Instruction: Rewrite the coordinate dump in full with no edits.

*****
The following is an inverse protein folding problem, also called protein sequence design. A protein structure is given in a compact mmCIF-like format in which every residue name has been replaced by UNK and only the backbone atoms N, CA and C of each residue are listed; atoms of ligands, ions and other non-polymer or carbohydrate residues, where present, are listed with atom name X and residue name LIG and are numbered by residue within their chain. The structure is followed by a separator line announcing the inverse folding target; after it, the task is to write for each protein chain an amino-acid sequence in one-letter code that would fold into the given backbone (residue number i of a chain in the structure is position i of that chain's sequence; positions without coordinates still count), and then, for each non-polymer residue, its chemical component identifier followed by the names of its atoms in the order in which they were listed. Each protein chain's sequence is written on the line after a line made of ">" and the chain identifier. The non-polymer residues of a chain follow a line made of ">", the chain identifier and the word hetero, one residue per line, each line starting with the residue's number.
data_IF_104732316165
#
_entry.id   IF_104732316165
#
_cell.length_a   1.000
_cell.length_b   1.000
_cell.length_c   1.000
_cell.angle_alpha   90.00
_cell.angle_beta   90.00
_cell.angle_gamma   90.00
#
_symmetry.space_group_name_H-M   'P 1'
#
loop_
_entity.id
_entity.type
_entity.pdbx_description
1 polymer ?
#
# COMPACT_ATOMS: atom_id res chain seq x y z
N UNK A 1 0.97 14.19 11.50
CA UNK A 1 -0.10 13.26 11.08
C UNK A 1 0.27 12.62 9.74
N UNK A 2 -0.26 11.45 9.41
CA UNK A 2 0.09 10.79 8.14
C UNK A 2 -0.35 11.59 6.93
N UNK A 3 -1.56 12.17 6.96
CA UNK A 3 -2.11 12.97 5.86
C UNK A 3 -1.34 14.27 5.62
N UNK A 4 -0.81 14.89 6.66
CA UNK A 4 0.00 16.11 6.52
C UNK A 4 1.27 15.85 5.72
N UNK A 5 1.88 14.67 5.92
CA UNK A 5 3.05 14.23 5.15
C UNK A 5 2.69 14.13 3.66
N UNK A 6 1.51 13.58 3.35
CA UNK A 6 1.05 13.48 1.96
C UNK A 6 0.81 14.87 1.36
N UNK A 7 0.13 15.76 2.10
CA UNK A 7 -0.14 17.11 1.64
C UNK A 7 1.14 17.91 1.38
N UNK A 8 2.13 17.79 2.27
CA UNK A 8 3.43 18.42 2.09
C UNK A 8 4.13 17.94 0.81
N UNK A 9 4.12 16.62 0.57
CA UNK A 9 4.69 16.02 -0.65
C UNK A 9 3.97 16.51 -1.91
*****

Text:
The following is an inverse protein folding problem, also called protein sequence design. A protein structure is given in a compact mmCIF-like format in which every residue name has been replaced by UNK and only the backbone atoms N, CA and C of each residue are listed; atoms of ligands, ions and other non-polymer or carbohydrate residues, where present, are listed with atom name X and residue name LIG and are numbered by residue within their chain. The structure is followed by a separator line announcing the inverse folding target; after it, the task is to write for each protein chain an amino-acid sequence in one-letter code that would fold into the given backbone (residue number i of a chain in the structure is position i of that chain's sequence; positions without coordinates still count), and then, for each non-polymer residue, its chemical component identifier followed by the names of its atoms in the order in which they were listed. Each protein chain's sequence is written on the line after a line made of ">" and the chain identifier. The non-polymer residues of a chain follow a line made of ">", the chain identifier and the word hetero, one residue per line, each line starting with the residue's number.
data_IF_104732316165
#
_entry.id   IF_104732316165
#
_cell.length_a   1.000
_cell.length_b   1.000
_cell.length_c   1.000
_cell.angle_alpha   90.00
_cell.angle_beta   90.00
_cell.angle_gamma   90.00
#
_symmetry.space_group_name_H-M   'P 1'
#
loop_
_entity.id
_entity.type
_entity.pdbx_description
1 polymer ?
#
# COMPACT_ATOMS: atom_id res chain seq x y z
N UNK A 1 0.97 14.19 11.50
CA UNK A 1 -0.10 13.26 11.08
C UNK A 1 0.27 12.62 9.74
N UNK A 2 -0.26 11.45 9.41
CA UNK A 2 0.09 10.79 8.14
C UNK A 2 -0.35 11.59 6.93
N UNK A 3 -1.56 12.17 6.96
CA UNK A 3 -2.11 12.97 5.86
C UNK A 3 -1.34 14.27 5.62
N UNK A 4 -0.81 14.89 6.66
CA UNK A 4 0.00 16.11 6.52
C UNK A 4 1.27 15.85 5.72
N UNK A 5 1.88 14.67 5.92
CA UNK A 5 3.05 14.23 5.15
C UNK A 5 2.69 14.13 3.66
N UNK A 6 1.51 13.58 3.35
CA UNK A 6 1.05 13.48 1.96
C UNK A 6 0.81 14.87 1.36
N UNK A 7 0.13 15.76 2.10
CA UNK A 7 -0.14 17.11 1.64
C UNK A 7 1.14 17.91 1.38
N UNK A 8 2.13 17.79 2.27
CA UNK A 8 3.43 18.42 2.09
C UNK A 8 4.13 17.94 0.81
N UNK A 9 4.12 16.62 0.57
CA UNK A 9 4.69 16.02 -0.65
C UNK A 9 3.97 16.51 -1.91